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ISUOG Basic Training

Imaging, Measurement and Assessment of


the Cervix

Basic Training
Learning objectives
Upon completion of this activity, you should be able to
better:
• Visualize and measure the cervix in pregnant patients
with vaginal sonography
• Identify and manage pregnant patients with short cervix
• Manage patients with threatened preterm labour

Basic Training
Cervix can be visualized
transabdominally but poorly

Basic Training
Vaginal sonography of the cervix
external os
*

Internal
os *

Basic Training
Normal cervix and short cervix

funneling

Basic Training
Normal cervical Risk of premature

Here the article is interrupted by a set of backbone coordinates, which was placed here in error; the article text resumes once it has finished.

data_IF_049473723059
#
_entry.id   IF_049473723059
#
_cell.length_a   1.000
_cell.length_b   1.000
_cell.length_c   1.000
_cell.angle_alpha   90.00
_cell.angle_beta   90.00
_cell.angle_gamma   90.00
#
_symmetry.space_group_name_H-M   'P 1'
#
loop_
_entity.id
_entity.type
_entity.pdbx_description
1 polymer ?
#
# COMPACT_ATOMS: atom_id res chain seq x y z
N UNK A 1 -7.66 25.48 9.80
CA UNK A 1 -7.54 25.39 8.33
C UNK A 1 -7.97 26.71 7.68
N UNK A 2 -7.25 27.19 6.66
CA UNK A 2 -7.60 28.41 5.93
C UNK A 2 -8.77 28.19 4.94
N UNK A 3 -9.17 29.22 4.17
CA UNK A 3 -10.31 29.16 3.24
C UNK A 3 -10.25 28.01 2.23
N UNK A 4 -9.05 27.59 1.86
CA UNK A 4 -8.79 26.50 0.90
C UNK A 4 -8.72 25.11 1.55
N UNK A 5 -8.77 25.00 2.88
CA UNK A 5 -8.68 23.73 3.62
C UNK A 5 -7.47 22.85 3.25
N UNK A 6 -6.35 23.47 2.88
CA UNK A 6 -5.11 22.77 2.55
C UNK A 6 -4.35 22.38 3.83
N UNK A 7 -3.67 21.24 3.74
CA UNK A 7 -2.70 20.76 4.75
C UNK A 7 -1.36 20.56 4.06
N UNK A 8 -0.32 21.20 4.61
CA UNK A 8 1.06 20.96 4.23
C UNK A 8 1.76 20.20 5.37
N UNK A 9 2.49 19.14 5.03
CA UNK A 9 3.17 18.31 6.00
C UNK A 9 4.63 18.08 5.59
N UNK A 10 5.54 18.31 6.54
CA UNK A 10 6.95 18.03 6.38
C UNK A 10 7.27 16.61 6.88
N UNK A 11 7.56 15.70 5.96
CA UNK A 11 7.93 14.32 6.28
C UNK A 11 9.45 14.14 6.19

length delivery

Salomon et al: UOG 2009; 33: 459 Heath et al: UOG 1998:12:312

Basic Training
Protocol for cervical assessment
• Patient in gynecological position, empty bladder
• Vaginal probe > 5 MHz in a lubricated disposable sheath
• Gently place the probe in the anterior vaginal fornix to ensure a sagittal view
of the cervix is obtained
• Large image (> 75% of screen)
• Identify the internal os, external os, cervical canal and endocervical mucosa.
Beware segmental contractions of the lower uterus
• Avoid undue pressure with the probe because this will falsely elongate the
cervix

Basic Training
Segmental thickening of the lower uterus:
be careful not to overestimate the cervical length

6.7 cm
3.8 cm
3.7 cm

Placenta
Placenta

Basic Training
Visualizing the cervical mucosa

* *

Basic Training
Segmental contractions of the lower